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Top 8 Hearing News Stories For 2022

We are halfway through 2022, and there have been plenty of news stories that have had the hearing health industry buzzing.  However, when you’re trying to meet your first quarter goals, while preparing for the next quarter, you may have missed a headline or two of worthwhile hearing health news. 

But don’t worry…we have scoured hearing health sites and compiled the most interesting news stories that have been published within the first six months of 2022.  Below are the top eight news stories in hearing health so far. 

1. New Study Visualizes Gene Associated With Hearing Loss

Researchers from Uppsala University have been able to document and visualize hearing loss-associated genes in the human inner ear, in a unique collaboration study between otosurgeons and geneticists. The findings illustrate that discrete subcellular structures in the human organ of hearing, the cochlea, are involved in the variation of risk of age-related hearing loss in the population. The study is published in BMC Medicine. 

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2. Hearing Loss May Be Early Symptom Of Parkinson’s Disease

A study of the health records of over a million people in East London has identified two conditions that might be early symptoms of Parkinson’s disease: hearing loss and epilepsy. Recognizing these as possible signs of Parkinson’s may help providers diagnose the disease earlier, which could help people get access to treatment sooner.

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3. Patients With POAG At A Higher Risk For Tinnitus

Tinnitus was significantly associated with pre-existing primary open-angle glaucoma, researchers reported in the Journal of Glaucoma. Seeking to better understand the association between POAG and tinnitus, Kuang and colleagues conducted a population-based, case-control study using data from the Taiwan National Health Insurance Research Database. Participants were predominantly of Han-Chinese ethnicity and included 542,682 with tinnitus (mean age, 55 years; 43% men) and 1,628,046 controls.

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4. Rare Cause Linked To Vertigo And Hearing Loss

Air bubbles trapped in a woman’s inner ear caused her to develop severe dizziness, seemingly out of nowhere, and she required surgery to make the disorienting, spinning sensation go away. The 51-year-old woman initially went to the doctor after experiencing this strange spinning sensation for about 24 hours, according to a report of the case published Thursday, Apr. 21, in the journal JAMA Otolaryngology–Head & Neck Surgery. In addition to feeling as though the room were spinning around her, the woman reported that she felt an unusual blockage or pressure in her right ear and was also experiencing right-sided hearing loss.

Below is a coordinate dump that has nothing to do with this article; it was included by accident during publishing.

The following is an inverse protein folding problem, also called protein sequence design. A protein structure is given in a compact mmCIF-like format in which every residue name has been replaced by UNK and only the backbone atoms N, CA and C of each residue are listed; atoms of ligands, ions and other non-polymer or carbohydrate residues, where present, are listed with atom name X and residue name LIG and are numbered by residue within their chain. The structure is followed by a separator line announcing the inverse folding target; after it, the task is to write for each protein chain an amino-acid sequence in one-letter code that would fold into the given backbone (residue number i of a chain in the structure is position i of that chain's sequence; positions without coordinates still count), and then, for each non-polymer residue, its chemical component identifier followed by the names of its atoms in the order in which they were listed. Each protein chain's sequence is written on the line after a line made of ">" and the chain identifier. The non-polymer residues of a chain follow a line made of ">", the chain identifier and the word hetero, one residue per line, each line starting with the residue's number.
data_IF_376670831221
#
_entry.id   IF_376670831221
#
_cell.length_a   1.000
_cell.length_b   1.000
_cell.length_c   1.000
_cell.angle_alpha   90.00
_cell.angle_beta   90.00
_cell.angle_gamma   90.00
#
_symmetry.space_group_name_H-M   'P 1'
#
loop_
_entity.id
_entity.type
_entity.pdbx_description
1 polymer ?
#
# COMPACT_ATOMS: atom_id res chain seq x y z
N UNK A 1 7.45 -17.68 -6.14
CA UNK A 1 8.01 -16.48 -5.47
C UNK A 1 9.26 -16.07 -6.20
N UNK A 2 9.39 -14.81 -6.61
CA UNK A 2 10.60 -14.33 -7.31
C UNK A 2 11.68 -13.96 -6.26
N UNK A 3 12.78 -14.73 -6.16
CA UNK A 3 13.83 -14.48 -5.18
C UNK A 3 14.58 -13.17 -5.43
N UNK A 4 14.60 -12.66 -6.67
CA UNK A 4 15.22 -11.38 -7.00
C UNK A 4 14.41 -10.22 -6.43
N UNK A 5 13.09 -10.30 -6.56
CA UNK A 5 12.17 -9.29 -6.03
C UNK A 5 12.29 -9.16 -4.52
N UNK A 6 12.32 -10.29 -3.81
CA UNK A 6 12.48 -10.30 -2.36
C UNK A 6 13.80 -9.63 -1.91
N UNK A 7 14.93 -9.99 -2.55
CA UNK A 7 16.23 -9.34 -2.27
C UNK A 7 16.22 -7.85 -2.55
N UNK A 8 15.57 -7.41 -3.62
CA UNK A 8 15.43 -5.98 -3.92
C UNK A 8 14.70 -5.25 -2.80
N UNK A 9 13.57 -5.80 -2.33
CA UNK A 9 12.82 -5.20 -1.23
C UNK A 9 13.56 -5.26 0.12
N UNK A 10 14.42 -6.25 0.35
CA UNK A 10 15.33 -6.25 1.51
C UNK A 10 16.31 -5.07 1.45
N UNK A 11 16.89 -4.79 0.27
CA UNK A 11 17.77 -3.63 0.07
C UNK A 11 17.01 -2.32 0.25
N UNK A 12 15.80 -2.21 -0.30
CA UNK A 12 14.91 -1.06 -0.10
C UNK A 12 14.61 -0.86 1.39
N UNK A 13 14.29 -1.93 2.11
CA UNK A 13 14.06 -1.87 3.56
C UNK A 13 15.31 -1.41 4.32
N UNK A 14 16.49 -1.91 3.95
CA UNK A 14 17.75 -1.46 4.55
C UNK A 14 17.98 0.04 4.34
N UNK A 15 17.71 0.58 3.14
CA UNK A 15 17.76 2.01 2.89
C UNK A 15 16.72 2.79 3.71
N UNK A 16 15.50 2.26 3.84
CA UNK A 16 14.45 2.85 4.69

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5. OTC Painkillers Shown To Increase Risk Of Tinnitus

Frequent use of common, over-the-counter painkillers such as aspirin and Tylenol isn’t risk-free, with new research suggesting it may increase your risk of tinnitus, or “ringing in the ears.” A study of more than 69,000 women found that, in addition to aspirin and Tylenol (acetaminophen), nonsteroidal anti-inflammatory drugs (NSAIDs) such as Advil and Motrin (ibuprofen) also raised the risk of tinnitus. 

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6. WHO Releases New Guidelines To Tackle Rise In Hearing Loss

Over 1 billion people aged 12 to 35 years risk losing their hearing due to prolonged and excessive exposure to loud music and other recreational sounds. This can have devastating consequences for their physical and mental health, education, and employment prospects. Ahead of World Hearing Day 2022, under the theme, To hear for life, listen with care! WHO has issued a new international standard for safe listening at venues and events. The standard applies to places and activities where amplified music is played.

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7. Constant Tinnitus Connected To Altered Brain Activity

Tinnitus is currently not classified as a distinct disorder, but as a symptom with many possible causes, such as impaired hearing, noise, disease, or stress. Tinnitus is often described as a phantom sound that is only audible to the sufferer. Researchers from Karolinska Institute in Sweden now show that brainstem audiometry can be used to measure changes in the brain in people with constant tinnitus. The study has been published in The Journal of Clinical Investigation.

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8. Everyday Loud Noises Can Cause Fluid Buildup In Ear

A new study reveals that common loud noises cause fluid buildup in the inner ear and suggests a simple possible treatment for noise-induced hearing loss. The study from Keck Medicine of USC links this type of inner ear nerve damage to a condition known as endolymphatic hydrops, a buildup of fluid in the inner ear, showing that these both occur at noise exposure levels people might encounter in their daily life. Additionally, researchers found that treating the resulting fluid buildup with a readily available saline solution lessened nerve damage in the inner ear.

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